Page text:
October 30th (search for this): chapter 33
ckcloth and ashes. over the untimely end of hundreds of thousands slain in battle! And thousands yet must fall, before the strife be ended. November 2 A refugee from Portsmouth reports the arrival of 6000 Federal troops at Newport News, and that Richmond is to be menaced again. Brig.-Gen. H. W. Allen, Alexandria, La., reports 8000 deserters and skulking conscripts in that vicinity, and a bad state of things generally. Gen. Lee has written three letters to the department, dated 30th and 31st October. 1st, complaining of the tardiness of the Bureau of Examination, and the want of efficient officers; 2d, complaining of the furloughs given Georgia officers as members of the legislature, causing a brigade to be commanded by a lieutenant-colonel, etc.; 3d, relating to an order from the Secretary to respite certain deserters, condemned to execution. He says executions are necessary to keep the army together, but he feels the painfulness of the sad necessity. Mr. H. D. Whi
October 31st (search for this): chapter 33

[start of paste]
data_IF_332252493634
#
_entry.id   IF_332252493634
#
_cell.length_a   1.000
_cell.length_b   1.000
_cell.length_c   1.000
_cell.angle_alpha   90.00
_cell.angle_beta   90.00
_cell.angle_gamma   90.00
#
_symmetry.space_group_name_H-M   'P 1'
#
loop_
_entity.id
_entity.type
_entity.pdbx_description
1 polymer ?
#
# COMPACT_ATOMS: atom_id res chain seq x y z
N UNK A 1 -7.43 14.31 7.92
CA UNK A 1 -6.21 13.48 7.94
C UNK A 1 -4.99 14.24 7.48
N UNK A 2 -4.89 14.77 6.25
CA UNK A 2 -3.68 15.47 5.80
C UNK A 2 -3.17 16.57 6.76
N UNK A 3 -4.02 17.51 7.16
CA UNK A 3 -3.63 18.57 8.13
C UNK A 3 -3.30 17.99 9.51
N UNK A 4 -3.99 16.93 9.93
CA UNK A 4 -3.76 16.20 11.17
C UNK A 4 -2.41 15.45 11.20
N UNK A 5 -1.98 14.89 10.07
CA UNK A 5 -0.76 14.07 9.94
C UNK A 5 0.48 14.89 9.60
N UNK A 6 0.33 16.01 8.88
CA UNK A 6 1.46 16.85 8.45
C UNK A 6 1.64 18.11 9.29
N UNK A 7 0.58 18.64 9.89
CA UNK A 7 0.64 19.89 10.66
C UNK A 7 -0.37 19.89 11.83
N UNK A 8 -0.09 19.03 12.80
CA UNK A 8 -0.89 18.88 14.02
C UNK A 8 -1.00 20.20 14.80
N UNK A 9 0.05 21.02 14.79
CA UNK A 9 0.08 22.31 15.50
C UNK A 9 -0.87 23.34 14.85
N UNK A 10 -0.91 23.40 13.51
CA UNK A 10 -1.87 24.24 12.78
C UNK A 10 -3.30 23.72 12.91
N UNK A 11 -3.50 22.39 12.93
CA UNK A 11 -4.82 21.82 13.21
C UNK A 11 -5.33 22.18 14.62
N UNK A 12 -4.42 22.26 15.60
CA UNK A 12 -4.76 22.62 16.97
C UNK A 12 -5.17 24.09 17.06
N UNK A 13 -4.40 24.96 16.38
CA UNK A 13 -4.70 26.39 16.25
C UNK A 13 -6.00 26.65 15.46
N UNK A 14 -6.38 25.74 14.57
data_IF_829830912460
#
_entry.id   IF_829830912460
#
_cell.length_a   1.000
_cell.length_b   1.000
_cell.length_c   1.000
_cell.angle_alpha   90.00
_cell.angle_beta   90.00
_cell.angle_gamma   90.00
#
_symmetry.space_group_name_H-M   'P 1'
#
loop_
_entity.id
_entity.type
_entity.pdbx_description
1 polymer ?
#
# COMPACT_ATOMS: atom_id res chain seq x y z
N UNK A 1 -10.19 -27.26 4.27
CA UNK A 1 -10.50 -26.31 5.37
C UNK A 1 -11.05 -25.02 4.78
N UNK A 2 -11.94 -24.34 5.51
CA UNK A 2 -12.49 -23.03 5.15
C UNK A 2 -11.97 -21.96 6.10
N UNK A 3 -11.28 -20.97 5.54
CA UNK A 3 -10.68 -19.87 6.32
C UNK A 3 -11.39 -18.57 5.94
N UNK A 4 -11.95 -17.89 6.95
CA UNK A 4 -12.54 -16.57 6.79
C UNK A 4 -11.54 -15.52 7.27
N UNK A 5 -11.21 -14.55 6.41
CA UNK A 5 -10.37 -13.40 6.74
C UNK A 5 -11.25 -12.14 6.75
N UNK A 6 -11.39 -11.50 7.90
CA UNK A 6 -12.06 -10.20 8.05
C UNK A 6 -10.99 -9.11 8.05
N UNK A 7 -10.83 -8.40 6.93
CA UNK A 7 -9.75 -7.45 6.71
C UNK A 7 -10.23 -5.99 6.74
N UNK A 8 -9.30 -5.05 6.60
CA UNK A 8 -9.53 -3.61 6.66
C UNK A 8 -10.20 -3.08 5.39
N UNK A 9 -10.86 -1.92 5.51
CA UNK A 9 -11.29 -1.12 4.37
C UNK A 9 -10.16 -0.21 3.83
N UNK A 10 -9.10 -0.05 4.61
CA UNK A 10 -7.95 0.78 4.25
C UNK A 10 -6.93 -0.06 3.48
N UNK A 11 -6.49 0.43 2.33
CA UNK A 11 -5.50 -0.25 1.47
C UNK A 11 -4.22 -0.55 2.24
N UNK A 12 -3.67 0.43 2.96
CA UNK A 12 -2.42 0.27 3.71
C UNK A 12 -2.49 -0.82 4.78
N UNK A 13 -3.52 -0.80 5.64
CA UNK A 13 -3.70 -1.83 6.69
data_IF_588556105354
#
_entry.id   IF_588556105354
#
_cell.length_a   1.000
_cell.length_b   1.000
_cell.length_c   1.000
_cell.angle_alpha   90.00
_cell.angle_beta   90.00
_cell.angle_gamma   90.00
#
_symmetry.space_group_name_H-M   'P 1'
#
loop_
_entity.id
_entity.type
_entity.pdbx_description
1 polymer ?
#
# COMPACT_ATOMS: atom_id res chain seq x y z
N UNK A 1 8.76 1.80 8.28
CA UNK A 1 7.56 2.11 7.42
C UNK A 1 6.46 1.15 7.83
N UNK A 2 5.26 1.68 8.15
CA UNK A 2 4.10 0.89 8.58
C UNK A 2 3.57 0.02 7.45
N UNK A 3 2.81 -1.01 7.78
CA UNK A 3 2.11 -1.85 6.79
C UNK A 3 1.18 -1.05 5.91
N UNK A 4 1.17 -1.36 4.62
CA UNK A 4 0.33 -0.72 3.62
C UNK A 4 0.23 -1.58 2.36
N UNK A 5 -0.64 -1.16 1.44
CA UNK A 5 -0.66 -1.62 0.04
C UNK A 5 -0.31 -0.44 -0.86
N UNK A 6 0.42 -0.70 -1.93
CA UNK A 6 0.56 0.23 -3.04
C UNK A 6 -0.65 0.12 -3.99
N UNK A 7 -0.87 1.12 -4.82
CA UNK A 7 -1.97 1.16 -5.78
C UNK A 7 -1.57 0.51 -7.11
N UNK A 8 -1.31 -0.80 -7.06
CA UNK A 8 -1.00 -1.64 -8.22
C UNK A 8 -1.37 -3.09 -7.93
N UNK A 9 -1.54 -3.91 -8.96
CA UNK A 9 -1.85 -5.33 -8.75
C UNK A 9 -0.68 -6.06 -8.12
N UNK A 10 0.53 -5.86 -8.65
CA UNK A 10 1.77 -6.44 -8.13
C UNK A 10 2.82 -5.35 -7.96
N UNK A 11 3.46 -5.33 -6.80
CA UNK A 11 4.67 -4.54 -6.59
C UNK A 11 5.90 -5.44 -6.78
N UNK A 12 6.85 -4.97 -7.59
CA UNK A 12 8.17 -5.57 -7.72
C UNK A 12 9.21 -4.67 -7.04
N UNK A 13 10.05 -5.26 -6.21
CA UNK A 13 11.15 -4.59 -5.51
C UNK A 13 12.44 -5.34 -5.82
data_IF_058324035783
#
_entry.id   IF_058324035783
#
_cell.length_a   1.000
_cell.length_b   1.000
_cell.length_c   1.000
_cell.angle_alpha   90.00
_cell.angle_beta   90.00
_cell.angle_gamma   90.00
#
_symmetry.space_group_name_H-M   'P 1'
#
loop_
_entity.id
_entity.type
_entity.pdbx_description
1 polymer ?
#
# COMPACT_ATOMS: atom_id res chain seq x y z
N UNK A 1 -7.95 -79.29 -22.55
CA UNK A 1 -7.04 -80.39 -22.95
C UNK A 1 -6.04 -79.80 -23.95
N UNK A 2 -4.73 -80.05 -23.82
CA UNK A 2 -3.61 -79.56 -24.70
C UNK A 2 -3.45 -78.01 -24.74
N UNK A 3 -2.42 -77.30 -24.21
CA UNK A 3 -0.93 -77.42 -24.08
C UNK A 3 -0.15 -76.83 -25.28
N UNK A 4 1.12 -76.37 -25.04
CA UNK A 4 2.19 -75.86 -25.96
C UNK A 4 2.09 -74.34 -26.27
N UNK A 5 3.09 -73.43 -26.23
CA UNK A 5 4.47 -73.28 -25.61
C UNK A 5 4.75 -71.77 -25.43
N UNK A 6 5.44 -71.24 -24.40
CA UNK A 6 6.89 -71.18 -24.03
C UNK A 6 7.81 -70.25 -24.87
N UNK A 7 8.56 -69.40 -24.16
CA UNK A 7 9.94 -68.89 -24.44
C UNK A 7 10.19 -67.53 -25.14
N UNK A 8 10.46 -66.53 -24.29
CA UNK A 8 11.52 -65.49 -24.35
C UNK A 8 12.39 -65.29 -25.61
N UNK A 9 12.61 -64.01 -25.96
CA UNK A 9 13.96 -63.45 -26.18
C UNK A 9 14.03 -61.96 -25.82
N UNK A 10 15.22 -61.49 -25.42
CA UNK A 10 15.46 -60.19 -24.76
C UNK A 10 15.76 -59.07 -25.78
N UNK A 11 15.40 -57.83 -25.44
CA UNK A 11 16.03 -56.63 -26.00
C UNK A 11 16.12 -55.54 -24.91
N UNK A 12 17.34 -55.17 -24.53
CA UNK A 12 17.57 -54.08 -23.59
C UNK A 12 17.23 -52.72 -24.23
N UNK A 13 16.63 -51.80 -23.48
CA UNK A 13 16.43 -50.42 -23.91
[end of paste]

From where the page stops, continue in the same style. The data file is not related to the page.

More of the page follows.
shes. over the untimely end of hundreds of thousands slain in battle! And thousands yet must fall, before the strife be ended. November 2 A refugee from Portsmouth reports the arrival of 6000 Federal troops at Newport News, and that Richmond is to be menaced again. Brig.-Gen. H. W. Allen, Alexandria, La., reports 8000 deserters and skulking conscripts in that vicinity, and a bad state of things generally. Gen. Lee has written three letters to the department, dated 30th and 31st October. 1st, complaining of the tardiness of the Bureau of Examination, and the want of efficient officers; 2d, complaining of the furloughs given Georgia officers as members of the legislature, causing a brigade to be commanded by a lieutenant-colonel, etc.; 3d, relating to an order from the Secretary to respite certain deserters, condemned to execution. He says executions are necessary to keep the army together, but he feels the painfulness of the sad necessity. Mr. H. D. Whitcomb, Superi